“As I took a deeper dive into the situation,” Neunder added, he began thinking about the fact that people who only spend part of the year in the county still can participate in the Neighborhood Workshops if those events are conducted virtually. “I think it’s great and in the public interest,” he said, for the county to offer both in-person and virtual options to applicants.

Moreover, Neunder pointed out, he has heard that “venue opportunities have been less available since COVID.” He added that he also had learned about people on occasion during the workshops “engaging with each other — I’ll just say in an unprofessional manner.”

A little later, he noted, “It’s been presented to me [that Neighborhood Workshops] can get a little heated, if you will,” but no law enforcement personnel are present, and no other type of security is provided.

Further, having reviewed the proposed new resolution, Neunder continued, he felt that a county staff person should be present for every Neighborhood Workshop. “I think it adds tremendous value to have staff there.”

Deputy County Administrator Steve Botelho, who was sitting in for County Administrator Jonathan Lewis, explained the reasoning behind the proposed change in the revised resolution that would have eliminated the need for a county staff member to attend each in-person workshop. The staff member likely would not know any more about a proposed project than the other attendees, Botelho told the commissioners. Further, county administration, he indicated, did not want the staff member “to look like the enforcer …”

New Commissioner Neil Rainford, who was appointed to fill out the term of the late Commissioner Nancy Detert, offered positive comments regarding the use of virtual meeting technology, with which he became acquainted while he was on the Planning Commission at the height of the pandemic. Those sessions were “tremendously successful,” Rainford added, largely because of staff efforts to ensure all went smoothly.

Further, Rainford pointed out, “I’d say 90% of business meetings are held [virtually these days].”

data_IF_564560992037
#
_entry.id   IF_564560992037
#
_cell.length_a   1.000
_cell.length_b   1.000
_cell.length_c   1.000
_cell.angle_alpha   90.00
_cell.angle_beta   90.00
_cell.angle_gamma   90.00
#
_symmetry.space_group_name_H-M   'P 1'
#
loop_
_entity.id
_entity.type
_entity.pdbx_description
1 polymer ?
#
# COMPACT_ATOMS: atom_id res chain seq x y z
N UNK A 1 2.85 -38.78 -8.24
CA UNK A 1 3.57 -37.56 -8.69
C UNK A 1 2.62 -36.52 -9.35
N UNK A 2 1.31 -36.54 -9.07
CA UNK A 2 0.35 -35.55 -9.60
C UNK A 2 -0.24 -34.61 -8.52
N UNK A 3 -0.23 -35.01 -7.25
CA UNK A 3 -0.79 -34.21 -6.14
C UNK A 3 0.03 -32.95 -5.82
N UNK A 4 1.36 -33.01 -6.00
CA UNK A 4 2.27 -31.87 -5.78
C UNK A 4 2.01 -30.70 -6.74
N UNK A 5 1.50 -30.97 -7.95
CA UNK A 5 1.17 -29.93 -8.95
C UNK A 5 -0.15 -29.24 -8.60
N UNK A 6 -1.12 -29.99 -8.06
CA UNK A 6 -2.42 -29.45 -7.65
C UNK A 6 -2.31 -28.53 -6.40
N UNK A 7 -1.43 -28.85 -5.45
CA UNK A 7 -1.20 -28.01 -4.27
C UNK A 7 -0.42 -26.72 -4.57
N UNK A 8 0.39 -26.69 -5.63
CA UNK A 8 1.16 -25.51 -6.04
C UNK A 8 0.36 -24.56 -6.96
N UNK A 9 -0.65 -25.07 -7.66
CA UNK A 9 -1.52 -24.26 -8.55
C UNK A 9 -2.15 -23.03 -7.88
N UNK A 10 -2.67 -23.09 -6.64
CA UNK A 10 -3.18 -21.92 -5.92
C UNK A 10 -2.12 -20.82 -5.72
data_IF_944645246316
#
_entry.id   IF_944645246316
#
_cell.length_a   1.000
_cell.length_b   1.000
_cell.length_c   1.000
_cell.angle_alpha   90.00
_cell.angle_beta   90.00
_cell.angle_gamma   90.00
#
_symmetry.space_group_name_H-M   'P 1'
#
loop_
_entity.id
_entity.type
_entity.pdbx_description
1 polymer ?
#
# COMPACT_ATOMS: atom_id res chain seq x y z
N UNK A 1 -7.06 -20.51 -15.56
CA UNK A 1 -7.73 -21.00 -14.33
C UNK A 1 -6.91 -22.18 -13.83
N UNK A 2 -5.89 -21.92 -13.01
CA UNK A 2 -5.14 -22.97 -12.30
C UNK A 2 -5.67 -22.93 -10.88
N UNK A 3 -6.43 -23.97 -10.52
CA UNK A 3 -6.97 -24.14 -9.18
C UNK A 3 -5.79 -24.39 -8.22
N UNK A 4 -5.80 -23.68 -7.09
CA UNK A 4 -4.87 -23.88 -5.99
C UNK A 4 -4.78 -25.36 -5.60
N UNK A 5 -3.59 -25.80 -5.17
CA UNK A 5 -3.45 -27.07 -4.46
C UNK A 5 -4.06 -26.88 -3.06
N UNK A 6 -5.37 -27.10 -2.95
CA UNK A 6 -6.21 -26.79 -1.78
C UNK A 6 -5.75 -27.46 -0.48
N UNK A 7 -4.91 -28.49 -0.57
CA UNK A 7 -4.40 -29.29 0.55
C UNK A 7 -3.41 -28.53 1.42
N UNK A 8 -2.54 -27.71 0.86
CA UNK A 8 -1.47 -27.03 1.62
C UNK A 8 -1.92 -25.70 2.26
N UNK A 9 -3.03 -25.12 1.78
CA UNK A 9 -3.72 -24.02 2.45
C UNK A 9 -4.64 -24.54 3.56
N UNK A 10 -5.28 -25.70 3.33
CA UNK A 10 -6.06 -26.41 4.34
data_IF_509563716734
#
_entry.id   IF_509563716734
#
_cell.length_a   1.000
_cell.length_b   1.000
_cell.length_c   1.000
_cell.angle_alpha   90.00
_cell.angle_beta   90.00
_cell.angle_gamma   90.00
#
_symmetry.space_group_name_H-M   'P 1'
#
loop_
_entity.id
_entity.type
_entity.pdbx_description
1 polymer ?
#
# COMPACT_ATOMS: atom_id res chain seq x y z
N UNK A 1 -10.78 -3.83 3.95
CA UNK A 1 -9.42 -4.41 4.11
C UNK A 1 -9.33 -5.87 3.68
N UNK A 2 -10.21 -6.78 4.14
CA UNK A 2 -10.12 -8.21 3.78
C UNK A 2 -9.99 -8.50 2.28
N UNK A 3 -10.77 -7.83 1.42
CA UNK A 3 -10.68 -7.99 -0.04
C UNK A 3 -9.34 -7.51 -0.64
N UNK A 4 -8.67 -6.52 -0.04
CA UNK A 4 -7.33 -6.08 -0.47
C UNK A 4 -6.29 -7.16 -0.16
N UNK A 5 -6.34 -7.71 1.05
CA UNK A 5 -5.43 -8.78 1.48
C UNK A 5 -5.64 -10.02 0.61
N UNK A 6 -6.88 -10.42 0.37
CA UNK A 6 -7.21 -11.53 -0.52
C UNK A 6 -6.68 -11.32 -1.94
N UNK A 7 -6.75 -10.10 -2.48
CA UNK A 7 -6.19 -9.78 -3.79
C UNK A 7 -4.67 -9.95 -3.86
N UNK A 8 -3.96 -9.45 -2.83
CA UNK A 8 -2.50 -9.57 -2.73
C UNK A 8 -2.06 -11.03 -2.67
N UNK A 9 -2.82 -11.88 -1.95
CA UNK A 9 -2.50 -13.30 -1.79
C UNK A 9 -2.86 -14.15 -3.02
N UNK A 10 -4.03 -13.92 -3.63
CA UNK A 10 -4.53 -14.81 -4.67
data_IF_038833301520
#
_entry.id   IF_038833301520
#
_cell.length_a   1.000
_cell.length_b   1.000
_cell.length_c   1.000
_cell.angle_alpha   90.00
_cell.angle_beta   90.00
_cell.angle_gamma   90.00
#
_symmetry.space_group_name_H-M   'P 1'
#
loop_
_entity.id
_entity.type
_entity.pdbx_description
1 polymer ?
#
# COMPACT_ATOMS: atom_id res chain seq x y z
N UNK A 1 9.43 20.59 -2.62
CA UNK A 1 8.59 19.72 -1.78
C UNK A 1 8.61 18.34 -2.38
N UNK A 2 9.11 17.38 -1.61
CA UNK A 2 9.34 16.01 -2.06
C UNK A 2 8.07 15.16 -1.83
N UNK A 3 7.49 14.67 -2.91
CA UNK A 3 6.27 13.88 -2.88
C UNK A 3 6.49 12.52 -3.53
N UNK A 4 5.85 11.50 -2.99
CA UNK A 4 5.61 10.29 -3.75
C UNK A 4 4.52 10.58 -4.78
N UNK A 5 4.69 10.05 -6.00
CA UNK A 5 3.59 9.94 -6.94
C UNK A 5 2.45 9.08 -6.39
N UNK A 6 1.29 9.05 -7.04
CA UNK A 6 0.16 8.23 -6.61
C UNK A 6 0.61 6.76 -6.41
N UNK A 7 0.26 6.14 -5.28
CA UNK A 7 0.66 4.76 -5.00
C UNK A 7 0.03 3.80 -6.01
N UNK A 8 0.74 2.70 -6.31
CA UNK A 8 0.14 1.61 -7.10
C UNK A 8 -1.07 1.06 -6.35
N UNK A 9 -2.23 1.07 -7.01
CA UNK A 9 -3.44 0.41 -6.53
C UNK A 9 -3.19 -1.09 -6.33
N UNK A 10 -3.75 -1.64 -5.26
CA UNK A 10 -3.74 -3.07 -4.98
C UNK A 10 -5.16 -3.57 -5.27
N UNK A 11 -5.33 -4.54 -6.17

One concern about in-person meetings, he continued, is “that a large majority of people are uncomfortable in a public speaking setting.” Individuals are more willing to offer comments or ask questions during virtual sessions, he indicated.

Rainford concurred with Neunder, as well, on the fact that even “snowbirds” can participate in virtual workshops, if they have returned to their other homes. “I don’t really think that’s fair to them” not to be able to attend the sessions, Rainford said, since technology makes it possible for them to do so.

In regard to yet another point Neunder had raised, Rainford noted, “I’ve heard a strong reluctance” from leaders of churches about allowing those buildings to be used for Neighborhood Workshops. Having served on a board at a church, he added, he had participated in such discussions.

Even before the pandemic began, Norton of Planning and Development said, applicants had begun telling county planners that they were struggling to find facilities for in-person workshops.

More concerns about reverting to in-person sessions

Commissioner Michael Moran initially focused his comments on what he indicated was the public’s belief that the workshops are public hearings. The Planning Commission and the County Commission conduct hearings on the applications, he stressed. “Those are a very formal process.” As a result, he added, they are venues where people “are allowed to properly speak.”

Then Moran noted that many of the workshops are held in the evenings, and a number of individuals do not like to drive in the evenings. Moreover, he said, those workshops “can last for hours.”

Commissioner Smith told his colleagues that, as an architect, he has had to set up Neighborhood Workshops. Referring to both attendance and behavior of the individuals present, “It is a mixed bag,” he acknowledged.